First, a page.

"Does that include happiness?” Craig asked thoughtfully, “Did I turn out to be not high enough in that sense, I wonder?”
Elijah regarded him as if he were mad. “God no, don’t ever believe that! I think in you he’s found the one person who makes him absolutely one hundred per cent happy. I’d never doubt that for a second and neither would he. Most people never get that lucky and he knows it. The only place he never succeeded was in his career, you know, acting. I guess that’s why he’s not here now where he should be. There’s one more thing he has to get right, one more high place he has to go. He’s not stupid – he’s said straight out he’ll never be like an acting legend or you know, truly great, and he accepts that. He’s not gonna hold out for an Oscar or anything crazy like that – but you know he really wants to be respected for his work. Maybe that’s the high he’s chasing now so I guess if you want him to come home and stay, you’ll have to do anything you can to make his last dream come true.”
He touched the screen again with his fingertips as though trying to feel the plush velvet of Orlando’s costume.
“I always thought that the one role people would remember Orli for would be a really unusual one. It could’ve been Legolas, you know, but this thing about going higher – it was practically destined that he’d find something more incredibly original. I never imagined it would be anything like this though. God, I’m just so amazed at how fantastic he looks. I can’t wait to see him again,” he added in a voice that was noticeably unsteady, “I’ve really missed him.”
Craig rested his hand on Elijah’s shoulder and gave a light reassuring squeeze of his fingers. “What did they say about your star-sign?”
“Oh, I’m just a typical Aquarian,” Elijah grimaced, and looked slightly embarrassed now, “I don’t want a whole lot, just a bit of universal peace and happiness, and if there’s any to spare maybe I could have some too.”
His voice cracked again. He took a deep breath and let it out in a shuddering sigh, prompting Craig to touch him again, to forget the decision not to pressure him, and to ask outright, “What is it? Really?”
All reticence seemed to suddenly evaporate. “I’ve written something and I want you to read it and tell me if I should just keep it to myself and not let it go any further, or if I should go ahead and blab it to the whole world. It’s almost a truth or dare thing but it seems no matter what I do, I’m gonna be really fucked.”
As Elijah spoke, he typed on the keyboard. On the screen, a free-to-public website opened. He typed in a password, waited, and a moment later a small rectangular image appeared, with just a single line of text below it.
'The Kid with the Eyes'.
“I remember overhearing someone on set in one of my earlier movies asking, ‘Where is he? What’s his name again? The kid with the eyes.’ I always remembered it because it hurt. They didn’t think I was important enough to even remember my name.”
“What is it?” Craig asked again.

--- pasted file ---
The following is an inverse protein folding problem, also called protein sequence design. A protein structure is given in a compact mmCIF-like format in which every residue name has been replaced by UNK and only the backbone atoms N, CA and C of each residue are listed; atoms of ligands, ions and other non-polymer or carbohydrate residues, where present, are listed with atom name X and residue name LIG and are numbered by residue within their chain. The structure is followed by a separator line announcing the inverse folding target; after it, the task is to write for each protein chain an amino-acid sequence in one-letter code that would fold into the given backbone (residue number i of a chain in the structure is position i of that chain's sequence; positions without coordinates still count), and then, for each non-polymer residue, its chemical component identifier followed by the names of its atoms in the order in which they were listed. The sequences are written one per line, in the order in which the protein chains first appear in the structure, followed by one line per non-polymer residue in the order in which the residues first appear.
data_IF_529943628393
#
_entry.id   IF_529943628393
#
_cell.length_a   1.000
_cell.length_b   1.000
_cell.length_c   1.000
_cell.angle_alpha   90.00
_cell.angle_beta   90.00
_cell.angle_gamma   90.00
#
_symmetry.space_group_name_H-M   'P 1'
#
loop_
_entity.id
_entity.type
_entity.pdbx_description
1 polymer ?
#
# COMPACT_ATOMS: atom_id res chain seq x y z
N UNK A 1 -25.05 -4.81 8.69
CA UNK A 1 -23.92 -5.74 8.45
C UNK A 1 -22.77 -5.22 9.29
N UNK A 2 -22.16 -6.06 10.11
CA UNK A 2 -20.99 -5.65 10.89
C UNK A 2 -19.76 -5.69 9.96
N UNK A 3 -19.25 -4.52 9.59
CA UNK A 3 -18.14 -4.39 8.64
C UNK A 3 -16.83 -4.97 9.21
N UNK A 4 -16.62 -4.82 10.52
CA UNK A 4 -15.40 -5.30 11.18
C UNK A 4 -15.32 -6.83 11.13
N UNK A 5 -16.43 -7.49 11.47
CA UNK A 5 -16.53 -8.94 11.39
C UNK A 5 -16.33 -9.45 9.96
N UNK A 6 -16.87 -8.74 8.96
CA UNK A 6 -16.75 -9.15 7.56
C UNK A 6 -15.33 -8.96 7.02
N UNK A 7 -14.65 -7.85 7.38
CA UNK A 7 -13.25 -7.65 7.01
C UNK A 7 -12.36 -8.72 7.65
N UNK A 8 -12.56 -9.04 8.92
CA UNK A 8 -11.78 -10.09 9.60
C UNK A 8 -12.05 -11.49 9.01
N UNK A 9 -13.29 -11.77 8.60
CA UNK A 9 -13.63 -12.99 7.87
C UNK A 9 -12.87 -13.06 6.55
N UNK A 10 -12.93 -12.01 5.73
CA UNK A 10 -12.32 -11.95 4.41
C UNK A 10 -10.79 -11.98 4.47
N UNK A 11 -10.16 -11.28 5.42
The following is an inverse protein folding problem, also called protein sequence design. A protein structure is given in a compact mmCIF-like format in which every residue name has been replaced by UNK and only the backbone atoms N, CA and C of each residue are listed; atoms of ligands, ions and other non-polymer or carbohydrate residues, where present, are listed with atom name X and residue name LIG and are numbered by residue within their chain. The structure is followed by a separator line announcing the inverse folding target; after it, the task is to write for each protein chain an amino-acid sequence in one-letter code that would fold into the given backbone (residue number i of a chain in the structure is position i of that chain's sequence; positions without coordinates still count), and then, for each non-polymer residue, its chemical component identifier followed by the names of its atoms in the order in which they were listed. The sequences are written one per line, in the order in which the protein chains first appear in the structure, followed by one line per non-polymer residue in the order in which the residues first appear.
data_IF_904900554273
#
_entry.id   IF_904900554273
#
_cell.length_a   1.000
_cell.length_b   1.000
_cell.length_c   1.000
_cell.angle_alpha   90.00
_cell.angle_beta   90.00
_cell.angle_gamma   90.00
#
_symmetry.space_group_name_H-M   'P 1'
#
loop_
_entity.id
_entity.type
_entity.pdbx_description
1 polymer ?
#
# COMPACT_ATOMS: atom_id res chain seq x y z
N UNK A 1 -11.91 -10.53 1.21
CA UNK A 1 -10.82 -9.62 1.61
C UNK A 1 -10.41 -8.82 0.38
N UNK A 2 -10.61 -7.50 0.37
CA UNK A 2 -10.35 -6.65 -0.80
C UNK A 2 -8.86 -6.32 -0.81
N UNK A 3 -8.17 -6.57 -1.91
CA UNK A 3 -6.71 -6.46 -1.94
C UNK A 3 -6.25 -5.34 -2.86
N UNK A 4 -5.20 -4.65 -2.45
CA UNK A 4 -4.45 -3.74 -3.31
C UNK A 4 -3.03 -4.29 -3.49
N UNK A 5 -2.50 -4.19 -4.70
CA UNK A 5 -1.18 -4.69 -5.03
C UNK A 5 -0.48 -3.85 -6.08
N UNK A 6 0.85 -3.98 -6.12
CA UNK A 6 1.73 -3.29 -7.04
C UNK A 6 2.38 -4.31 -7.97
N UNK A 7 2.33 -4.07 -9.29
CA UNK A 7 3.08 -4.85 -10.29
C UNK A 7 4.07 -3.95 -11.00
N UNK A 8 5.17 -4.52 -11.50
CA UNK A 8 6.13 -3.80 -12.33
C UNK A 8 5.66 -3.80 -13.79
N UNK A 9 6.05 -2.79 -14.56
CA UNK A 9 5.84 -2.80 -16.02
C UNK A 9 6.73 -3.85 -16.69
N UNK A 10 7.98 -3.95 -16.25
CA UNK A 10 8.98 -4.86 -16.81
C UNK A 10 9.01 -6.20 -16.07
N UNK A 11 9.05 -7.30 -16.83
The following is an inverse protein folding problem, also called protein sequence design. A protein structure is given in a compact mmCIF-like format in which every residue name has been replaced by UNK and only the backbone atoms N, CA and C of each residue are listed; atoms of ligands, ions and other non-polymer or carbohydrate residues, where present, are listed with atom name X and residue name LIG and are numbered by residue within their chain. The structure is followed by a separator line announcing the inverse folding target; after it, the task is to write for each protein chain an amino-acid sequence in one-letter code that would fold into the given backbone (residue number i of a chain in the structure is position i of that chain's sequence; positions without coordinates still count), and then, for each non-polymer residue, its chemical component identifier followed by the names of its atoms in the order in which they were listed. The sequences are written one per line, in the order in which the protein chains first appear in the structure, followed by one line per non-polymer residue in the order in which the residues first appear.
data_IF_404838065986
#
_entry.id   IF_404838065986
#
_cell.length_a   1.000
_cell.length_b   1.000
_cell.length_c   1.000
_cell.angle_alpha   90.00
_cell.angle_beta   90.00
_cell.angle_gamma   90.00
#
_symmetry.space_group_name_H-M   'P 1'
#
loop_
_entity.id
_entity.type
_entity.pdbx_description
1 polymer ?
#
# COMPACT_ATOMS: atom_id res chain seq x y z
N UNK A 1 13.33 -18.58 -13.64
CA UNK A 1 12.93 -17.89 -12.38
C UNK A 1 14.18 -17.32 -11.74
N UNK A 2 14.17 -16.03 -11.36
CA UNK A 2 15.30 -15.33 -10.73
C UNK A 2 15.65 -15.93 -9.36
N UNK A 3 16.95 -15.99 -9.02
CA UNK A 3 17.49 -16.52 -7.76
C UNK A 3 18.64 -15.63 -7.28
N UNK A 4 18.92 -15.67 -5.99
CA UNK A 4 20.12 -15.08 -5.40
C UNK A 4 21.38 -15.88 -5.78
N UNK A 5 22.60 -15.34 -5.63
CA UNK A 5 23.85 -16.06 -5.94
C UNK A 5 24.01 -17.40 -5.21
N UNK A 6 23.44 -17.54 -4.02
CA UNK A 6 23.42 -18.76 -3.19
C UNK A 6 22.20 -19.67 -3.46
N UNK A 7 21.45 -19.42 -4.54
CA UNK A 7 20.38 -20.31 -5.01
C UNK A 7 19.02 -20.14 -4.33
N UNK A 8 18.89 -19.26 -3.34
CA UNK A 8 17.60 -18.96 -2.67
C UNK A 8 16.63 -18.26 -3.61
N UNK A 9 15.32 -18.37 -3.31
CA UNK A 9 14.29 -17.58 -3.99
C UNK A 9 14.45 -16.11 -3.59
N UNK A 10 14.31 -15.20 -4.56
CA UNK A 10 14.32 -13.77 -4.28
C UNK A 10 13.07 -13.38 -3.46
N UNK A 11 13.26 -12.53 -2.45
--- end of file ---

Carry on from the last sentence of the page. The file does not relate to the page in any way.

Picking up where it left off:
“The eyes in the picture are mine.”
Craig nodded. “Unmistakably.”
“So if you click on the picture and look behind the eyes, you’ll find out every fucked up thing you never wanted to know about me.”
“I’m not sure I understand.”
“My memoirs, Craig,” Elijah’s laughter was tinged with a slight edge of hysteria, “I’m only twenty-five and I’ve written my fucking memoirs -- you know, the shit people don’t ordinarily write until they think their life’s over.”
“But your life’s barely started!”
“Then why the fuck do I feel so old and have this insane feeling I should go and find the one person I love most in the whole world and just be with him before it’s too late?”
“Orlando,” Craig murmured, “Is it?”
“Yeah, but I don’t want you to think anything other than that we’re really good friends, okay? We were never anything else and neither of us wanted anything else. It’s just that we – when we were living in LA, we talked about stuff and I’d already started writing this. He helped me, even though his own life was turning to crap. We helped each other. He said he wanted to read it when I’d finished it but I think it would upset him, you know? Not just him but shitloads of people. I wanted someone else to read it who I knew wouldn’t think I was a complete asshole for writing it in the first place.”
Craig pointed. “There’s the printer and paper. Print out a copy for me and I’ll read it tonight, and tell you what I think in the morning.”
Elijah nodded. “Thanks. I’d really appreciate that.”
“Before I do though, I want to know why.”
“Haven’t you ever had something in your life that was like a fucking brick wall that stopped you getting anywhere? And instead of doing the smart thing and try to pull it down brick by brick, you spend most of your time and energy just trying to figure out how to get over it or around it? And in the end, have you just stood there whacking your head against it because you’re convinced you’ve totally run out of options?”
“I hear you.” Craig said, “And that’s a yes to all the above.”
“I knew you’d understand,” Elijah sighed, a heavy sigh of relief. “I just knew you would.”
They watched the DVD of 'The Return of the King' that evening, largely in silence.